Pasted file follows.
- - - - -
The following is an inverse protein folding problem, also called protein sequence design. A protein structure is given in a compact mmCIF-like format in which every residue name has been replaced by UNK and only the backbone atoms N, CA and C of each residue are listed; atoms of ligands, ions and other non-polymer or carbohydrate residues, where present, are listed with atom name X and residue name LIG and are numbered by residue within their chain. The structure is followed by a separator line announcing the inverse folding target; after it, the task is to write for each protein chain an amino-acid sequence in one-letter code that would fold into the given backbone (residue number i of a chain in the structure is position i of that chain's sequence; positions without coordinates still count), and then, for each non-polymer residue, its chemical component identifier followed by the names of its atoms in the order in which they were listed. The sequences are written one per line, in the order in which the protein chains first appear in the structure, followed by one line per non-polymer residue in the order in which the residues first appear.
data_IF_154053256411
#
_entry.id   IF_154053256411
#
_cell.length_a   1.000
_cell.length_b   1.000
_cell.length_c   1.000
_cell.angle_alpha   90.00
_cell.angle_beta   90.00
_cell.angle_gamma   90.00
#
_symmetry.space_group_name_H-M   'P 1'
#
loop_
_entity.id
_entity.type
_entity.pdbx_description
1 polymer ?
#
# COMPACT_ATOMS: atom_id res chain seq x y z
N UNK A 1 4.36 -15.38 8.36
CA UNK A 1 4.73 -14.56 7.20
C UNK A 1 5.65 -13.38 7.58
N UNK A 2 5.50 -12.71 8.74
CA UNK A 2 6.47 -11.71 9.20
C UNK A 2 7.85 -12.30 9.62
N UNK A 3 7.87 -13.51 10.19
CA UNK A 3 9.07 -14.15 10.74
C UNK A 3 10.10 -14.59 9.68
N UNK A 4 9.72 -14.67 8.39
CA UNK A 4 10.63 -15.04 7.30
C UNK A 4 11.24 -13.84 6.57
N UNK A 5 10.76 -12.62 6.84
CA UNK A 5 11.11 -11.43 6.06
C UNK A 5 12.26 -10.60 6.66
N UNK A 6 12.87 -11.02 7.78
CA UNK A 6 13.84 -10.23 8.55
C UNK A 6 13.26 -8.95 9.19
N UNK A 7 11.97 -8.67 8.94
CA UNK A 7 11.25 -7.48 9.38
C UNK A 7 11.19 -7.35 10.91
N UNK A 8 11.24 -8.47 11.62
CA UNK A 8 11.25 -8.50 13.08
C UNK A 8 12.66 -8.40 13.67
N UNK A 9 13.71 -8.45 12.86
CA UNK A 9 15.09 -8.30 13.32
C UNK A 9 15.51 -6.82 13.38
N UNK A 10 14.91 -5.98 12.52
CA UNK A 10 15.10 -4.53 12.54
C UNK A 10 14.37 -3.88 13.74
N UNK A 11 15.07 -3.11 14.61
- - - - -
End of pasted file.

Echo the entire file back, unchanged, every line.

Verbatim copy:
The following is an inverse protein folding problem, also called protein sequence design. A protein structure is given in a compact mmCIF-like format in which every residue name has been replaced by UNK and only the backbone atoms N, CA and C of each residue are listed; atoms of ligands, ions and other non-polymer or carbohydrate residues, where present, are listed with atom name X and residue name LIG and are numbered by residue within their chain. The structure is followed by a separator line announcing the inverse folding target; after it, the task is to write for each protein chain an amino-acid sequence in one-letter code that would fold into the given backbone (residue number i of a chain in the structure is position i of that chain's sequence; positions without coordinates still count), and then, for each non-polymer residue, its chemical component identifier followed by the names of its atoms in the order in which they were listed. The sequences are written one per line, in the order in which the protein chains first appear in the structure, followed by one line per non-polymer residue in the order in which the residues first appear.
data_IF_154053256411
#
_entry.id   IF_154053256411
#
_cell.length_a   1.000
_cell.length_b   1.000
_cell.length_c   1.000
_cell.angle_alpha   90.00
_cell.angle_beta   90.00
_cell.angle_gamma   90.00
#
_symmetry.space_group_name_H-M   'P 1'
#
loop_
_entity.id
_entity.type
_entity.pdbx_description
1 polymer ?
#
# COMPACT_ATOMS: atom_id res chain seq x y z
N UNK A 1 4.36 -15.38 8.36
CA UNK A 1 4.73 -14.56 7.20
C UNK A 1 5.65 -13.38 7.58
N UNK A 2 5.50 -12.71 8.74
CA UNK A 2 6.47 -11.71 9.20
C UNK A 2 7.85 -12.30 9.62
N UNK A 3 7.87 -13.51 10.19
CA UNK A 3 9.07 -14.15 10.74
C UNK A 3 10.10 -14.59 9.68
N UNK A 4 9.72 -14.67 8.39
CA UNK A 4 10.63 -15.04 7.30
C UNK A 4 11.24 -13.84 6.57
N UNK A 5 10.76 -12.62 6.84
CA UNK A 5 11.11 -11.43 6.06
C UNK A 5 12.26 -10.60 6.66
N UNK A 6 12.87 -11.02 7.78
CA UNK A 6 13.84 -10.23 8.55
C UNK A 6 13.26 -8.95 9.19
N UNK A 7 11.97 -8.67 8.94
CA UNK A 7 11.25 -7.48 9.38
C UNK A 7 11.19 -7.35 10.91
N UNK A 8 11.24 -8.47 11.62
CA UNK A 8 11.25 -8.50 13.08
C UNK A 8 12.66 -8.40 13.67
N UNK A 9 13.71 -8.45 12.86
CA UNK A 9 15.09 -8.30 13.32
C UNK A 9 15.51 -6.82 13.38
N UNK A 10 14.91 -5.98 12.52
CA UNK A 10 15.10 -4.53 12.54
C UNK A 10 14.37 -3.88 13.74
N UNK A 11 15.07 -3.11 14.61